and go for broke on the issue of overturning Roe v. Wade.

Palin’s choice has dominated this convention week — McCain’s week — in St. Paul, and his personal ambition to win at all costs will be seen as his Faustian deal.

Since the announcement, the far-right has tightly controlled access to Palin, who normally would have been out doing interviews and meeting with state delegations; and even McCain canceled TV appearances, something unheard of for a man who loves the media as much as the media loves him.

Conservatives like former Reagan speechwriter and Wall Street Journal columnist Peggy Noonan and close friends of McCain like Mike Murphy, are now in open revolt. Conservative New York Times columnist David Brooks has been highly critical of Palin. Many Republicans are just barely able to make it through tough questioning, trying to put the best face on a pick Karl Rove said was not about governing.

If the far-right wing of the GOP can dictate to the party nominee who he must choose for his running mate, they will have no problem dictating Supreme Court Justices, Health and Human Services appointments, Food and Drug Administration appointments, US AID and other pivotal appointments that have direct impact over the lives and health of every American.  

As Ben Smith reported in Politico, the Obama campaign recently started running a radio ad in seven swing states targeted at pro-choice women voters, using the McCain threat to Roe v. Wade.  

Listen to the ad here.

It appears the ad was timed to make sure women understand what is really at stake.

The Obama radio ad says, "if Roe v. Wade is over turned, the lives and health of women will be put at risk."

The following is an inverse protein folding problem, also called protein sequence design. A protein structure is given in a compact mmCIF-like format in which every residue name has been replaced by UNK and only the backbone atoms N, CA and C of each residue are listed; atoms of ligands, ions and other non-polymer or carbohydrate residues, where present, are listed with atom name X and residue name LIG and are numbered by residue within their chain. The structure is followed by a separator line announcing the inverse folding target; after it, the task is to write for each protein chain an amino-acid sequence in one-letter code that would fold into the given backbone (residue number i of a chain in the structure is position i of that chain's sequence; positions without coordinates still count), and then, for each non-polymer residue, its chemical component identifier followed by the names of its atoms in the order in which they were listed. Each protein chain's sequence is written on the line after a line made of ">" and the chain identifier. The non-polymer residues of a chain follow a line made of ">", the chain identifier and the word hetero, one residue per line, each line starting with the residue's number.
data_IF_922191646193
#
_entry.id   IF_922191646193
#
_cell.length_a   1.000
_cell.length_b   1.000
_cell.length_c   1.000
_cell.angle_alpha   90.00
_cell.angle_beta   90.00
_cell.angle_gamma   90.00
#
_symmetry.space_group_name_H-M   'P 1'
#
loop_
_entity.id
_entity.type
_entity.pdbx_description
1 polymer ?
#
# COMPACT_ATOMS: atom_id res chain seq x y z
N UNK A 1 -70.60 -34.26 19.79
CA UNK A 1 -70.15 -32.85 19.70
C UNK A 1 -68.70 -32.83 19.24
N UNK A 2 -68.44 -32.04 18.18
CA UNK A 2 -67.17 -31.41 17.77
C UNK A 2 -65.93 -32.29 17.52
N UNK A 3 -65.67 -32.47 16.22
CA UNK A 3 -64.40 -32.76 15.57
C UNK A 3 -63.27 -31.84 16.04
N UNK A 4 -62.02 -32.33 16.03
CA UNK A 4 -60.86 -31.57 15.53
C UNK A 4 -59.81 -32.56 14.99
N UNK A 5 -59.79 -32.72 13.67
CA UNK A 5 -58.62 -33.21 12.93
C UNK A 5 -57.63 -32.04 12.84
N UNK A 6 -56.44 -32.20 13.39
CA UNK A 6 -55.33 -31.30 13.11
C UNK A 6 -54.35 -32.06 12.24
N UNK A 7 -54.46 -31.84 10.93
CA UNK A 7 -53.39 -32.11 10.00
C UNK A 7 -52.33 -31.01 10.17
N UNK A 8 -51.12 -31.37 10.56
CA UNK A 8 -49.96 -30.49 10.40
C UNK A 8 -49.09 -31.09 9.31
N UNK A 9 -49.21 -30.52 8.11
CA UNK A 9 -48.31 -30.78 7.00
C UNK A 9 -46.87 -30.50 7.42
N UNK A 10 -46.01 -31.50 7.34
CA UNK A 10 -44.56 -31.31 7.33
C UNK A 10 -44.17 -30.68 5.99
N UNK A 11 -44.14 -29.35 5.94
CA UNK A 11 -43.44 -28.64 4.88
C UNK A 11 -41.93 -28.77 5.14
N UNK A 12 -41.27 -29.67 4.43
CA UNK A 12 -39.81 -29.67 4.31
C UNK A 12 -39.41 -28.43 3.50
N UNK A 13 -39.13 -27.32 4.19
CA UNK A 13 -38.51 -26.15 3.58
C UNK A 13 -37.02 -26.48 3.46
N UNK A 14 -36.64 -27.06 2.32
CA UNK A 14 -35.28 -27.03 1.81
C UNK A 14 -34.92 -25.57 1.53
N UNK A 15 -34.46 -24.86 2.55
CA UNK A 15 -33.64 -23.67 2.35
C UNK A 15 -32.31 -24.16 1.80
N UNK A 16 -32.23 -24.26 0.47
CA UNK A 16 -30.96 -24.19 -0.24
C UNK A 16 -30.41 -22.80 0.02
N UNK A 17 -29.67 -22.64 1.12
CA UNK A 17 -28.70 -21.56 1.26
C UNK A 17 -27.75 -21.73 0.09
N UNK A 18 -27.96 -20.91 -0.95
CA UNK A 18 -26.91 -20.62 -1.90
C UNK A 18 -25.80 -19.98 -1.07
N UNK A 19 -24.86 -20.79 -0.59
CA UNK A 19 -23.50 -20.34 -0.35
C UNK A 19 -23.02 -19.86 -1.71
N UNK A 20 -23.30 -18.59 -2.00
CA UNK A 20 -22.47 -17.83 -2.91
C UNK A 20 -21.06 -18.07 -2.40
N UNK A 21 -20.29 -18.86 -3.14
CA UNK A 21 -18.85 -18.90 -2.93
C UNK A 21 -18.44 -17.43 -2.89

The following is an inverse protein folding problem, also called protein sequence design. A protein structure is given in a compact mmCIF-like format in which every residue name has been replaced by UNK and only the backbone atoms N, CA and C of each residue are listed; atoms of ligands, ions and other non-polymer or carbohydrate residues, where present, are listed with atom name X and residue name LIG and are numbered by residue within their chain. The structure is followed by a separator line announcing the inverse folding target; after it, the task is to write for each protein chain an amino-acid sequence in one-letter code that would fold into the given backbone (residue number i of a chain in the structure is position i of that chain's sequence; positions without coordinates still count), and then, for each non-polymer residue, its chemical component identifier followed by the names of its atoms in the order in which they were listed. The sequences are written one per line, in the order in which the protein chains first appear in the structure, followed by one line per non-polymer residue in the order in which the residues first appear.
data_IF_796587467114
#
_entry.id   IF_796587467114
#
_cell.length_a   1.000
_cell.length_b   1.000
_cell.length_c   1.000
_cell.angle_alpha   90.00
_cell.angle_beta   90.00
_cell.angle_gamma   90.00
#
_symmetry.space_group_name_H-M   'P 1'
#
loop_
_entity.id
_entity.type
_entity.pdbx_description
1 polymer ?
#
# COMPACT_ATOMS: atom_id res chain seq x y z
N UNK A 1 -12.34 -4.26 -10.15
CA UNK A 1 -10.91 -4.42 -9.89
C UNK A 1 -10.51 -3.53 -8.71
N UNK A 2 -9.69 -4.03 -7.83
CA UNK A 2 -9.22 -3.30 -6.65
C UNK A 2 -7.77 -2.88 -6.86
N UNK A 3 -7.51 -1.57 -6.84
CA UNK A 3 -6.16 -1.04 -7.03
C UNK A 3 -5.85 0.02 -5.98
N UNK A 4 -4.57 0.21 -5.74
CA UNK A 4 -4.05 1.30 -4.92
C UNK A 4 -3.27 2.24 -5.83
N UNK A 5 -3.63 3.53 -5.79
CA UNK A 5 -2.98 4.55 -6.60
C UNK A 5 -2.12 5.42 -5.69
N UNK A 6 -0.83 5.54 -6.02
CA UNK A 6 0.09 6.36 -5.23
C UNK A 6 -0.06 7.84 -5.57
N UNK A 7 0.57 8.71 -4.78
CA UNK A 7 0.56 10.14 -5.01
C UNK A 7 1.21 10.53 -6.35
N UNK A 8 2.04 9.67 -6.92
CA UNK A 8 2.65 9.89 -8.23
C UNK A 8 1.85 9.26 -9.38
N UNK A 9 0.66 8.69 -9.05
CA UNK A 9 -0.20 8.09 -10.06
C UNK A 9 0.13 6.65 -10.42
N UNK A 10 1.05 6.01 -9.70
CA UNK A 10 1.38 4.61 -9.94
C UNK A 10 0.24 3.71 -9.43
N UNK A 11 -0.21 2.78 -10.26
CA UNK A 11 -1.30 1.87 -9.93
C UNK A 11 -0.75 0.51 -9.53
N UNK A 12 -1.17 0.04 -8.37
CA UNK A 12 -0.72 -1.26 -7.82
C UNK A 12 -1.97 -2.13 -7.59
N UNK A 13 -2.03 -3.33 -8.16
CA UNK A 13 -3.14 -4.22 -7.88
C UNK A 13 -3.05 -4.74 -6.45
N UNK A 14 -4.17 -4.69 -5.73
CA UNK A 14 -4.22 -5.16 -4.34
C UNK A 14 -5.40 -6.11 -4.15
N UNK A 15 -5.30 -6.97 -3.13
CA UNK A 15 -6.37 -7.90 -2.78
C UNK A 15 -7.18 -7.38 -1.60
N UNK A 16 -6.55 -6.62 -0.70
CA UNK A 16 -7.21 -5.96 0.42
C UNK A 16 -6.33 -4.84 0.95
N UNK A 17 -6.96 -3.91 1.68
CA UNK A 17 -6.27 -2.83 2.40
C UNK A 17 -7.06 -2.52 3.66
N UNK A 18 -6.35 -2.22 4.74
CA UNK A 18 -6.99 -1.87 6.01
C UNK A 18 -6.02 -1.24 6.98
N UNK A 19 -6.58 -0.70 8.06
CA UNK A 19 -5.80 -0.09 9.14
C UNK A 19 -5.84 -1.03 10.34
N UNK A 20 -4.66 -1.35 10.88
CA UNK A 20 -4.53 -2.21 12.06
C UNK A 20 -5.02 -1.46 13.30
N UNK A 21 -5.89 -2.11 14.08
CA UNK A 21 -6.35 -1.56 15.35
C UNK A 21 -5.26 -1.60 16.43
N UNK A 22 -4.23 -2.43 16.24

The reality behind that truth is this:

  • Before Roe v. Wade 1.2 million abortions were performed annually, overturning Roe does nothing to stop abortion, only harm women.
  • Between 1970 and 1973, 350,000 women traveled to New York where abortion was legal.
  • Currently at least 80,000 women outside the US each year die because of unsafe, illegal abortions, many of them already mothers leaving orphaned children behind. 


The far-right may have control of the GOP, even though a Republican Majority for Choice poll, "reveals that more than 80 percent of Republicans believe that
the GOP Platform should state that members of the Party have differing
views on the issue of abortion
, and that we should respectfully agree
to disagree on this issue of an individual’s freedom of choice."

Even 66 percent of self-identified "pro-life" Republicans don’t want abortion to be illegal, putting the McCain-Palin ticket, and the extremist delegates who control the GOP platform, further to the right of most conservatives.

The far-right will use manipulation and misdirection, trying to make McCain seem moderate compared to Palin, promoting Cindy McCain’s seemingly recent conversion on Roe v. Wade, and try to confuse pro-choice voters that the GOP is just a new breed of maverick.

But the far-right is in control, so there is no need for anyone to be confused about the threat to Roe v. Wade, and individual control over your life, your body, your choice.

The question in this election is: Will Americans give the far right total control in November, thus ending Roe? Or do voters really think overturning one Supreme Court decision will resolve anything when it comes to abortion, or will it simply continue the politics of divide and conquer the far-right has practiced for the past generation?

The GOP has seen a decline of 1.4 million voters in registrations this year, and yet whoever is control, since it doesn’t appear to be John McCain, just keeps moving the GOP further and further to the right.

One final question we should all ask, before turning control of the country over to anyone: Wouldn’t it be good to know who is really in control, since it appears John McCain is not? Especially if their agenda includes removing any sense of control you have over your own private medical decisions? 

 

Related Post: The Pro-Choice First Lady Stunt, Amanda Marcotte